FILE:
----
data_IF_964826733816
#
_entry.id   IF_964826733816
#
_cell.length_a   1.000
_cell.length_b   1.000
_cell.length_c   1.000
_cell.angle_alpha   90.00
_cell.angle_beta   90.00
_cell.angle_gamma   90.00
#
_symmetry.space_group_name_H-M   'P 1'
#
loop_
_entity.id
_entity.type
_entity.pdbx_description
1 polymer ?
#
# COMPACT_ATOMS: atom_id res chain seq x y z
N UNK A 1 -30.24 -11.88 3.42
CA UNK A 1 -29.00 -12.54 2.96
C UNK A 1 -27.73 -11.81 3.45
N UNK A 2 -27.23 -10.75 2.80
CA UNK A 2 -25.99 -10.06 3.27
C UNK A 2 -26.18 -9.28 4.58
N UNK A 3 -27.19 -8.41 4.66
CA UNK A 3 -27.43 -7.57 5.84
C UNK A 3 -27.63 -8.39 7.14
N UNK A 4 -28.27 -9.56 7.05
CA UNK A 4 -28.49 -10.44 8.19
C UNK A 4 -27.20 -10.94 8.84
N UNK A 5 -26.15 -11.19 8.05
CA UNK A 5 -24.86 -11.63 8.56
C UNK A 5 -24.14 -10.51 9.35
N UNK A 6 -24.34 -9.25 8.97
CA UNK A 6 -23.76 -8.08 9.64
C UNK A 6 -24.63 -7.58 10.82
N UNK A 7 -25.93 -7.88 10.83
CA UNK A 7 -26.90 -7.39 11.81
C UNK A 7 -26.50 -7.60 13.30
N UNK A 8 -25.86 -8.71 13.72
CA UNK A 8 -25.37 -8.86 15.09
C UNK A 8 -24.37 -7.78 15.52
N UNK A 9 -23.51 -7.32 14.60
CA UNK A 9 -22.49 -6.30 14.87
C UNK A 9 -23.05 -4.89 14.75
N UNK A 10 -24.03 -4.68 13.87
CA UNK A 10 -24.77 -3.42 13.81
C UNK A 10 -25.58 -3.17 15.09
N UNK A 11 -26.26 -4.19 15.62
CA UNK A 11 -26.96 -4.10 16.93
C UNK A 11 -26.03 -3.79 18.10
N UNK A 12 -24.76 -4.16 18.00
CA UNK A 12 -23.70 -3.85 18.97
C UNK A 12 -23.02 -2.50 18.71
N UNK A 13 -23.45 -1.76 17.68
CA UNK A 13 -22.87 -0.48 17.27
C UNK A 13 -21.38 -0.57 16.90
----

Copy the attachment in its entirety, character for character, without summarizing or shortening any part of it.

data_IF_964826733816
#
_entry.id   IF_964826733816
#
_cell.length_a   1.000
_cell.length_b   1.000
_cell.length_c   1.000
_cell.angle_alpha   90.00
_cell.angle_beta   90.00
_cell.angle_gamma   90.00
#
_symmetry.space_group_name_H-M   'P 1'
#
loop_
_entity.id
_entity.type
_entity.pdbx_description
1 polymer ?
#
# COMPACT_ATOMS: atom_id res chain seq x y z
N UNK A 1 -30.24 -11.88 3.42
CA UNK A 1 -29.00 -12.54 2.96
C UNK A 1 -27.73 -11.81 3.45
N UNK A 2 -27.23 -10.75 2.80
CA UNK A 2 -25.99 -10.06 3.27
C UNK A 2 -26.18 -9.28 4.58
N UNK A 3 -27.19 -8.41 4.66
CA UNK A 3 -27.43 -7.57 5.84
C UNK A 3 -27.63 -8.39 7.14
N UNK A 4 -28.27 -9.56 7.05
CA UNK A 4 -28.49 -10.44 8.19
C UNK A 4 -27.20 -10.94 8.84
N UNK A 5 -26.15 -11.19 8.05
CA UNK A 5 -24.86 -11.63 8.56
C UNK A 5 -24.14 -10.51 9.35
N UNK A 6 -24.34 -9.25 8.97
CA UNK A 6 -23.76 -8.08 9.64
C UNK A 6 -24.63 -7.58 10.82
N UNK A 7 -25.93 -7.88 10.83
CA UNK A 7 -26.90 -7.39 11.81
C UNK A 7 -26.50 -7.60 13.30
N UNK A 8 -25.86 -8.71 13.72
CA UNK A 8 -25.37 -8.86 15.09
C UNK A 8 -24.37 -7.78 15.52
N UNK A 9 -23.51 -7.32 14.60
CA UNK A 9 -22.49 -6.30 14.87
C UNK A 9 -23.05 -4.89 14.75
N UNK A 10 -24.03 -4.68 13.87
CA UNK A 10 -24.77 -3.42 13.81
C UNK A 10 -25.58 -3.17 15.09
N UNK A 11 -26.26 -4.19 15.62
CA UNK A 11 -26.96 -4.10 16.93
C UNK A 11 -26.03 -3.79 18.10
N UNK A 12 -24.76 -4.16 18.00
CA UNK A 12 -23.70 -3.85 18.97
C UNK A 12 -23.02 -2.50 18.71
N UNK A 13 -23.45 -1.76 17.68
CA UNK A 13 -22.87 -0.48 17.27
C UNK A 13 -21.38 -0.57 16.90